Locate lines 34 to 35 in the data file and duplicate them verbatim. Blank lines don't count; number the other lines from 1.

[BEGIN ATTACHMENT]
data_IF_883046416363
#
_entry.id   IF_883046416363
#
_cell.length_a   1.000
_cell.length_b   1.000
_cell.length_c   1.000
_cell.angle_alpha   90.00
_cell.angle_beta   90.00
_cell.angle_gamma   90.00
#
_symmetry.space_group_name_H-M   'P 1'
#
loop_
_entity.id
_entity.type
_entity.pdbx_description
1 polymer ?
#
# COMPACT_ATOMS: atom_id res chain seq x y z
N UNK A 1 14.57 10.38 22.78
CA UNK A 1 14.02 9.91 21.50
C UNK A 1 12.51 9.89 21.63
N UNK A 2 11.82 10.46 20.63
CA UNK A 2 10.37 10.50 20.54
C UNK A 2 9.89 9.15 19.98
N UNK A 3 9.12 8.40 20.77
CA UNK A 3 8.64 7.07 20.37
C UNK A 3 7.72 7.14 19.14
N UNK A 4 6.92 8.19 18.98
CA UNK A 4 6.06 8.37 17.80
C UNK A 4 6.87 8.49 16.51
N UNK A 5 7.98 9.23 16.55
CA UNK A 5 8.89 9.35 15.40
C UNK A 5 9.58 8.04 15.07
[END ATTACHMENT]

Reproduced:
CA UNK A 5 8.89 9.35 15.40
C UNK A 5 9.58 8.04 15.07